Wednesday, 9 January 2013

Feeling sleepy? The science of anaesthesia

Jonathan Smith

The discovery of the first inhalational anaesthetics in 1846 changed how surgery was carried out. Instead of needing to complete a procedure in the fastest time possible amidst the protests of a fully aware patient, a surgeon was able to attempt much more ambitious techniques while the patient was held in a painless state of unconsciousness. Today, anaesthetic drugs can be administered intravenously (e.g. Thiopental) or by inhalation (e.g. Isoflurane). There are many levels of anaesthesia ranging from full consciousness through sedation down to the loss of consciousness, loss of reflexes and analgesia. Additionally, cardiac and respiratory muscle contraction are weakened at surgical doses and for this reason, there is often a narrow margin between surgical anaesthesia and respiratory death. Anaesthetists have the fiddly task of monitoring and adjusting the level of anaesthesia throughout surgery.

Anaesthesia of a patient occurs in three main phases: induction, maintenance and recovery. A common procedure in major surgery is to induce unconsciousness rapidly with an intravenous agent, maintain unconsciousness using inhalational anaesthetics and withdraw them in the recovery stage. Additional application of painkilling drugs such as opioids and neuromuscular blockers (relaxants) is often made. The speed of recovery needs to be maximised so that the chance of respiratory failure is kept low.

How do these drugs actually work? Inhalational and intravenous agents are all soluble in lipids to varying degrees and this is an important factor determining their characteristics. This solubility means that they easily cross lipid-based cell membranes and alter cellular function. It is thought that anaesthetics accumulate in cell membranes and influence the excitability of the cells. This can be through the increase of inhibitory transmission or the decrease of excitatory transmission or both. By doing this, anaesthetics are able to depress the nervous system and induce a loss of function.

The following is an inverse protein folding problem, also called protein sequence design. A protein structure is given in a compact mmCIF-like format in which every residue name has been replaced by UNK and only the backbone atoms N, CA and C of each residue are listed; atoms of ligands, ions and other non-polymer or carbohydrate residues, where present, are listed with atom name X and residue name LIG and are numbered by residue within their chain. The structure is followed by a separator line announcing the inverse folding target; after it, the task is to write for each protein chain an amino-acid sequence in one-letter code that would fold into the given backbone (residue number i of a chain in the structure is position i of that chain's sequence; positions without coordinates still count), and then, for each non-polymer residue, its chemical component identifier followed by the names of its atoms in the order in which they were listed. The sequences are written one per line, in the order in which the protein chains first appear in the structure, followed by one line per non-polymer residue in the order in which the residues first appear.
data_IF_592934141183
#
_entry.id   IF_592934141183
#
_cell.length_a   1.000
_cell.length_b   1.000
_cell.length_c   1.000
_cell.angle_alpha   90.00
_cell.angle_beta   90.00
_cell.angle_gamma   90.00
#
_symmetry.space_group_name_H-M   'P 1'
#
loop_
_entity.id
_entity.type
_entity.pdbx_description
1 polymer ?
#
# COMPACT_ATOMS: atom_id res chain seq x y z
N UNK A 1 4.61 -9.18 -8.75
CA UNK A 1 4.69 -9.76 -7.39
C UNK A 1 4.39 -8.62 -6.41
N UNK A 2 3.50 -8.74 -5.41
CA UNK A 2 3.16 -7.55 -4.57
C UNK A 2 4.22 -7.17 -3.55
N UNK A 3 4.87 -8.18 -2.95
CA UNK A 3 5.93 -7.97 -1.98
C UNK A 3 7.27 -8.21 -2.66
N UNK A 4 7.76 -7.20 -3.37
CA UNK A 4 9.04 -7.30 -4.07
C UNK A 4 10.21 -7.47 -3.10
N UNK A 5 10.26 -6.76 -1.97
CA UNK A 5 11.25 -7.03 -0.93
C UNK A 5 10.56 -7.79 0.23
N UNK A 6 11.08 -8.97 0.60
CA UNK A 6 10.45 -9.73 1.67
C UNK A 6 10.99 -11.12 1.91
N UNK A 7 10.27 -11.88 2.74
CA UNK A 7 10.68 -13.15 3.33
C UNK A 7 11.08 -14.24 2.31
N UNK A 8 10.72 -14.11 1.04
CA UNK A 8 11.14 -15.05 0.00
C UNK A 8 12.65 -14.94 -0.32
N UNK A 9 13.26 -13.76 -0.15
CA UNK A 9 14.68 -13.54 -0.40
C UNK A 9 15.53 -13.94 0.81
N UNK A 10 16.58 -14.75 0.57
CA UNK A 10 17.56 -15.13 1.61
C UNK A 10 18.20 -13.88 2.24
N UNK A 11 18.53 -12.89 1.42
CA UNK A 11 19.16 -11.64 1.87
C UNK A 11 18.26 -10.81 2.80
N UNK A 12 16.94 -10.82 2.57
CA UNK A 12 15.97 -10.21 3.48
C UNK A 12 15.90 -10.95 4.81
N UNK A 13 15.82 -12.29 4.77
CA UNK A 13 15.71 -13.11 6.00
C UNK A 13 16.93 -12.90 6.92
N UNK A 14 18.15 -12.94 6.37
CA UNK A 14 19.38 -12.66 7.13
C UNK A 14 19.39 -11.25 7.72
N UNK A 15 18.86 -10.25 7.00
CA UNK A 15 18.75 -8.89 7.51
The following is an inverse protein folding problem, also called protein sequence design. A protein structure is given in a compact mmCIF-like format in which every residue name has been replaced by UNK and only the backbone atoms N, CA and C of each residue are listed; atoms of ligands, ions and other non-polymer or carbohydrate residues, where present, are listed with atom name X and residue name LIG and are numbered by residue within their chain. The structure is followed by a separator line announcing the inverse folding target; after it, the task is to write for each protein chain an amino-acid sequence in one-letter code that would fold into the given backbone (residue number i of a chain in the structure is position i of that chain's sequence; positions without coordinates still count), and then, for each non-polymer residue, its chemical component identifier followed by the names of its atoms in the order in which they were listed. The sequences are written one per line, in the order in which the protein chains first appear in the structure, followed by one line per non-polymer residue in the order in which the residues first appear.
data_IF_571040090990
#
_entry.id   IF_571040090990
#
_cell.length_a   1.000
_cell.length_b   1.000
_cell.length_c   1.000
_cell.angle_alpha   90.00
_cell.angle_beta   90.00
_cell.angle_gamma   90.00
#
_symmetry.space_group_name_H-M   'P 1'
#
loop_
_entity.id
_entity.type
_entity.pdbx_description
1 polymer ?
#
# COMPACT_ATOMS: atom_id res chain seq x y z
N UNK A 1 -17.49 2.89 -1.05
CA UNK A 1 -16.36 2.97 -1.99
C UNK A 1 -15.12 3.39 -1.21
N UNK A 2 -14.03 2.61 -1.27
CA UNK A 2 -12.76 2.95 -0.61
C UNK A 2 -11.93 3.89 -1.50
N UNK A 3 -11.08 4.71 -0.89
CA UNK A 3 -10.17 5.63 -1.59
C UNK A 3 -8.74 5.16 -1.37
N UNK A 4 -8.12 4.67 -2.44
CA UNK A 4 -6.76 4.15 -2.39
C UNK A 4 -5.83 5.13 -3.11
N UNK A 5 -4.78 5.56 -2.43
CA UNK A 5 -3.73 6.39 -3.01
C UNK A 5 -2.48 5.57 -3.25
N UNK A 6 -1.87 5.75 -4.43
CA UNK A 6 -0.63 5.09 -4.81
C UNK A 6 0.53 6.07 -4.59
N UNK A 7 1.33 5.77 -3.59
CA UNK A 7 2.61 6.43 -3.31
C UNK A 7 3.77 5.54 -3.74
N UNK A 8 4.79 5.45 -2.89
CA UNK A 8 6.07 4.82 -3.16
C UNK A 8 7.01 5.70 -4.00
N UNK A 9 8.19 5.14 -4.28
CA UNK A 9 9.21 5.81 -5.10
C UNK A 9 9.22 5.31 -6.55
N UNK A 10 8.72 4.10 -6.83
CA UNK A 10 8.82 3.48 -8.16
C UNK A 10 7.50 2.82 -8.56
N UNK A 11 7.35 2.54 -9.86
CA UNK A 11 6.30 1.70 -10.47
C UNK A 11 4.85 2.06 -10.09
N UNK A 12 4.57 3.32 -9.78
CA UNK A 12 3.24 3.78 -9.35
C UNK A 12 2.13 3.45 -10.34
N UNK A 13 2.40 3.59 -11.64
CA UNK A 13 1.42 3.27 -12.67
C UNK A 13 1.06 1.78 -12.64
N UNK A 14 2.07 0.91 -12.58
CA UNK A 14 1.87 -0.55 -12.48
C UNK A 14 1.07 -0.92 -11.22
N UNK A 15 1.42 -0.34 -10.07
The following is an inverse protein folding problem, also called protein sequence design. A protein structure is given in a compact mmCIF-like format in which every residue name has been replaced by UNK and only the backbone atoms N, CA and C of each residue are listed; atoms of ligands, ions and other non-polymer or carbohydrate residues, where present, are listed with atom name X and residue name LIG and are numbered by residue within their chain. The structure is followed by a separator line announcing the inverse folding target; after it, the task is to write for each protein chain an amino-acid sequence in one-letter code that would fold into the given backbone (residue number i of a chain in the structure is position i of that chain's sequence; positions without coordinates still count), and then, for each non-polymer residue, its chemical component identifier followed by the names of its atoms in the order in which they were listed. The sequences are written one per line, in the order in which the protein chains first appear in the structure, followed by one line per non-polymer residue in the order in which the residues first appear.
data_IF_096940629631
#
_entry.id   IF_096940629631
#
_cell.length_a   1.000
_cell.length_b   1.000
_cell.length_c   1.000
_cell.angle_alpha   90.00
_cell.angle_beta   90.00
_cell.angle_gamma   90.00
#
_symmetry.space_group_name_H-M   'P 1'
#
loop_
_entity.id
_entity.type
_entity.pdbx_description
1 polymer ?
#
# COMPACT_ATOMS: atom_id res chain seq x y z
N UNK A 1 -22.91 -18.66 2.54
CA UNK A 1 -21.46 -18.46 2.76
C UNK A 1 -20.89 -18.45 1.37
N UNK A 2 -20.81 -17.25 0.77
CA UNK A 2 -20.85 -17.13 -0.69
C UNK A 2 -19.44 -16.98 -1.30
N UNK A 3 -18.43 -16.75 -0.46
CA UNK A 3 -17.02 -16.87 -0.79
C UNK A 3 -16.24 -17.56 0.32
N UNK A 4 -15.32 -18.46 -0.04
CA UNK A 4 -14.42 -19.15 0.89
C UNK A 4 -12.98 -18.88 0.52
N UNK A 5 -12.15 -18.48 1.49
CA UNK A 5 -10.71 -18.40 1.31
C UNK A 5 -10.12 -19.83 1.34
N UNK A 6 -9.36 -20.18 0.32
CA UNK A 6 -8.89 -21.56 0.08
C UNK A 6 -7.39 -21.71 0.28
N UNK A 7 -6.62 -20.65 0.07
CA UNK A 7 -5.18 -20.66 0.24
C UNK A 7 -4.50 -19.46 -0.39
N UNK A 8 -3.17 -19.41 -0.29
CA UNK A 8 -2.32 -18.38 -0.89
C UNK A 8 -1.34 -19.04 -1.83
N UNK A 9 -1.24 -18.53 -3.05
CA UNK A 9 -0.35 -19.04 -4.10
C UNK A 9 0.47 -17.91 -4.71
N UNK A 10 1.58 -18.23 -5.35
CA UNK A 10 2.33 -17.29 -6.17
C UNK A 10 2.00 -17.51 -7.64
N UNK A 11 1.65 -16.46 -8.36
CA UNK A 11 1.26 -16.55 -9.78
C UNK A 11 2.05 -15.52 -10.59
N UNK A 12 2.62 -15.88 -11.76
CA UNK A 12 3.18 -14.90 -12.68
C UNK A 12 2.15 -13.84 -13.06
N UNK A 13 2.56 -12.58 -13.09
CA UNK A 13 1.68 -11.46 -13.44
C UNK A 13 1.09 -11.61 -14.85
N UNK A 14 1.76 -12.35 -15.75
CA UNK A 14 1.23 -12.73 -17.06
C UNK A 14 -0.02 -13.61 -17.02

This lipid solubility also affects other aspects of anaesthesia. Inhalational anaesthetics must cross from the lungs into the bloodstream and often take longer to exert their effect than injected anaesthetics. In addition to higher potency, high lipid solubility in these agents means that the onset and recovery from anaesthesia is slower. If a patient has higher amounts of fatty tissue such as in obesity, the extra fat sponges up large amounts of the drug and as a result, obese patients are much harder to anaesthetise.

Though anaesthesia always carries risks, these are often short-term. One long-term risk that has been hypothesised is the effect of anaesthetics on child development. Epidemiological studies and preclinical studies on rodents have suggested that the depressant effect of anaesthesia may have a permanent impact in the maturation of infant nervous systems that are very sensitive to environmental factors. In reality, however, this risk is not proven since the anaesthesia in these studies is difficult to separate from diseases that the child had at the time and translation of rodent studies to human is also difficult e.g. differences in development rates.

In summary, general anaesthetics are an essential part of surgery due to inducing a loss of consciousness that makes procedures much easier for all parties. Their non-specific mechanism of action also means that there are many risks, especially in the respiratory system.